Interplay of Filaggrin Loss-of-Function Variants, Allergic Sensitization, and Eczema in a Longitudinal Study Covering Infancy to 18 Years of Age
Ali H. Ziyab, Wilfried Karmaus, Mitra Yousefi, Susan Ewart, Eric Schauberger, John W. Holloway, Hongmei Zhang, Syed Hasan Arshad
PLOS ONE , 2012, DOI: 10.1371/journal.pone.0032721
Abstract: Background Immune specific genes as well as genes regulating the formation of skin barrier are major determinants for eczema manifestation. There is a debate as to whether allergic sensitization and filaggrin gene (FLG) variants lead to eczema or FLG variants and eczema increase the risk of allergic sensitization. To investigate the time-order between eczema and allergic sensitization with respect to FLG variants, data from a large prospective study covering infancy to late adolescence were analyzed. Methodology/Principal Findings Repeated measurements of eczema and allergic sensitization (documented by skin prick tests) at ages 1, 2, 4, 10, and 18 years were ascertained in the Isle of Wight birth cohort (n = 1,456). Three transition periods were analyzed: age 1-or-2 to 4, 4 to 10, and 10 to 18 years. FLG variants were genotyped in 1,150 participants. Over the three transition periods, in temporal sequence analyses of initially eczema-free participants, the combined effect of FLG variants and allergic sensitization showed a 2.92-fold (95% CI: 1.47–5.77) increased risk ratio (RR) of eczema in subsequent examinations. This overall risk was more pronounced at a younger age (transition period 1-or-2 to 4, RR = 6.47, 95% CI: 1.96–21.33). In contrast, FLG variants in combination with eczema showed a weaker, but significant, risk ratio for subsequent allergic sensitization only up to 10 years of age. Conclusions/Significance Taking the time order into account, this prospective study demonstrates for the first time, that a combination of FLG variants and allergic sensitization increased the risk of eczema in subsequent years. Also FLG variants interacted with eczema and increased the risk of subsequent allergic sensitization, which, was limited to the younger age. Hence, early restoration of defective skin barrier could prevent allergic sensitization and subsequently reduce the risk of eczema development.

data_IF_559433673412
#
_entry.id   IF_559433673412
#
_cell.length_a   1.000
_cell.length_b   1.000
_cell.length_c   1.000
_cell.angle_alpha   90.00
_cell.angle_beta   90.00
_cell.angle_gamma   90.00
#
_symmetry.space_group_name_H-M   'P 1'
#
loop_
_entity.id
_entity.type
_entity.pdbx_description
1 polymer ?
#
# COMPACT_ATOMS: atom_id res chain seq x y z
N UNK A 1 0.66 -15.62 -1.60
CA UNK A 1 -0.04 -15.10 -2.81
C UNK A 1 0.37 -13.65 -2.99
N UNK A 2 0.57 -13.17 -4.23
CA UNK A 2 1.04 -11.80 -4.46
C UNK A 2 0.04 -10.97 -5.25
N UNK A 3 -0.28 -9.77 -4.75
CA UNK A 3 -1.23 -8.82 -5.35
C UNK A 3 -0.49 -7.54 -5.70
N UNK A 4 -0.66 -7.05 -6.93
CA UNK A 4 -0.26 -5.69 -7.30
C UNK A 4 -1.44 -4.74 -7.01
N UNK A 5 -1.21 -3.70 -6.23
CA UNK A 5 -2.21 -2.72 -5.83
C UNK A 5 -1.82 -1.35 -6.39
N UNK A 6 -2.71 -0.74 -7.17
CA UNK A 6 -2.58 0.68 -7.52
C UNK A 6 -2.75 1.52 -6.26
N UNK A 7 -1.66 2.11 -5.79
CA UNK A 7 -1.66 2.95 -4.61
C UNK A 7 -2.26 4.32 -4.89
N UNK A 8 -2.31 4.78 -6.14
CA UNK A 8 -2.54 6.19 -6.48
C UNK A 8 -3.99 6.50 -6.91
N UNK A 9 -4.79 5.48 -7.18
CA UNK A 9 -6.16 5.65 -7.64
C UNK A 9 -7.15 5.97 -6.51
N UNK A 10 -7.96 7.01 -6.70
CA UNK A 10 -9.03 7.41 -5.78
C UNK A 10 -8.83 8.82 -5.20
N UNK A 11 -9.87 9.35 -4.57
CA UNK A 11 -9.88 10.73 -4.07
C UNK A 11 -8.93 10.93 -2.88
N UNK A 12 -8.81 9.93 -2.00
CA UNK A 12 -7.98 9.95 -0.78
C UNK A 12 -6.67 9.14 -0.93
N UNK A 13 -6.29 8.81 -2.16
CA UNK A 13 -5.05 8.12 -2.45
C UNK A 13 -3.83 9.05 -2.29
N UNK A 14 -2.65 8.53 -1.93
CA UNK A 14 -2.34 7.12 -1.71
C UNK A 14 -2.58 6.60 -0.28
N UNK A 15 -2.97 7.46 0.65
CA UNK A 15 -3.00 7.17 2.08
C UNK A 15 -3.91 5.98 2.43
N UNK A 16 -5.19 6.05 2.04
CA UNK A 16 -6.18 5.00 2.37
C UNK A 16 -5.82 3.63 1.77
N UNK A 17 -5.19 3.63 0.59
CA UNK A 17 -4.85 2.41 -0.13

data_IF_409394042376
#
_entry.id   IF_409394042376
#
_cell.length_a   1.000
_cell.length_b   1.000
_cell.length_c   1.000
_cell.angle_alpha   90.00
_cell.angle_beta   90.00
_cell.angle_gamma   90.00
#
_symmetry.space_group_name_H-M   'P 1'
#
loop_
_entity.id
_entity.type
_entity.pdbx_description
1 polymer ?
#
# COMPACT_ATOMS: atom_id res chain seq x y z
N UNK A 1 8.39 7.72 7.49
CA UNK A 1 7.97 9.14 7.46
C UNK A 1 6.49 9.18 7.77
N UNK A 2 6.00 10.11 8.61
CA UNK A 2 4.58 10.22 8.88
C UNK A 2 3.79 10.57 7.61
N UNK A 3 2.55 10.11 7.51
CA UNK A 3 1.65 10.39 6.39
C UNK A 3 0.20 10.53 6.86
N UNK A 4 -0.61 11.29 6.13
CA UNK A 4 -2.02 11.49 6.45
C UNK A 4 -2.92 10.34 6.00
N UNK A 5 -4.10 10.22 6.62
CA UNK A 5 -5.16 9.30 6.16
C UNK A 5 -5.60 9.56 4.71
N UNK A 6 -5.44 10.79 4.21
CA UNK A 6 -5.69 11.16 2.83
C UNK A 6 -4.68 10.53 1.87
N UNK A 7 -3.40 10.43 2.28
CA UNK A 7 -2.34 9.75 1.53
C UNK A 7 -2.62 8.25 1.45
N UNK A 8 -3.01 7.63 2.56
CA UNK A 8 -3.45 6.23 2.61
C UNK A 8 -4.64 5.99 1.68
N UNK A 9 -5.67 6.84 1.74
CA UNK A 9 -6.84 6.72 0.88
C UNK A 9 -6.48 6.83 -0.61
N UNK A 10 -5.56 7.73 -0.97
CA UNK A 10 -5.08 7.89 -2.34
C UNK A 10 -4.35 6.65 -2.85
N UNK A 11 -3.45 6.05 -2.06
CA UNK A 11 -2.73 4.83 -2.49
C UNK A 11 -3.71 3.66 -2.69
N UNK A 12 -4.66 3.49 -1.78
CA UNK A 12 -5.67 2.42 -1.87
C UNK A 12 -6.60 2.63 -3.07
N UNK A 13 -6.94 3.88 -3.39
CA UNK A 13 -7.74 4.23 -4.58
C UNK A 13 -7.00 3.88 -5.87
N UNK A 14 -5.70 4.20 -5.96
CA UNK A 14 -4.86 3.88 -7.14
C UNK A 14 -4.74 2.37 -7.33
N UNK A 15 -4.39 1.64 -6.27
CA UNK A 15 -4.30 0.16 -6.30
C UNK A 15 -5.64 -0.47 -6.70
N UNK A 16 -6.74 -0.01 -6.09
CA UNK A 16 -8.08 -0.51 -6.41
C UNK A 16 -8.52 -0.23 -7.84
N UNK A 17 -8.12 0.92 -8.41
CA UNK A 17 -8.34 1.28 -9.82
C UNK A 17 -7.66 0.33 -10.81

Are exhaled nitric oxide measurements using the portable NIOX MINO repeatable?
Anna Selby, Bernie Clayton, Jane Grundy, Katy Pike, Kirsty Drew, Abid Raza, Ramesh Kurukulaaratchy, S Hasan Arshad, Graham Roberts
Respiratory Research , 2010, DOI: 10.1186/1465-9921-11-43
Abstract: Paired exhaled nitric oxide readings were obtained from 494 teenagers, aged 16-18 years, enrolled in an unselected birth cohort and 65 young people, aged 6-17 years, with asthma enrolled in an interventional asthma management study.The birth cohort participants showed a high degree of variability between first and second exhaled nitric oxide readings (mean intra-participant difference 1.37 ppb, 95% limits of agreement -7.61 to 10.34 ppb), although there was very close agreement when values were categorised as low, normal, intermediate or high (kappa = 0.907, p < 0.001). Similar findings were seen in subgroup analyses by sex, lung function and asthma status. Similar findings were seen in the interventional study participants.The reproducibility of exhaled nitric oxide is poor for absolute values but acceptable when values are categorised as low, normal, intermediate or high in children and teenagers. One measurement is therefore sufficient when using categorical exhaled nitric oxide values to direct asthma management but a mean of at least two measurements is required for absolute values.Asthma is a chronic inflammatory disorder of the airways associated with airway hyperresponsiveness and recurrent episodes of reversible airflow limitation that are accompanied by wheeze, shortness of breath, chest tightness and cough [1]. It is the most common chronic condition of childhood [2] affecting approximately 20% of school-aged children in the United Kingdom [3]. Decisions regarding asthma management are currently based on symptoms and conventional lung function tests. Exhaled nitric oxide (FeNO) has recently emerged as a potentially useful tool in the assessment of patients with asthma [4]. Exhaled nitric oxide measurements correlate well with measures of airway inflammation, including sputum levels of eosinophils [5], airway eosinophilia in bronchial biopsies [6] and allergen exposure [7]. Measurements can be made within minutes, even in young school children. Furthermore
Impact of Urban Land Transformation on Water Bodies in Srinagar City, India  [PDF]
Shahab Fazal, Arshad Amin
Journal of Environmental Protection (JEP) , 2011, DOI: 10.4236/jep.2011.22016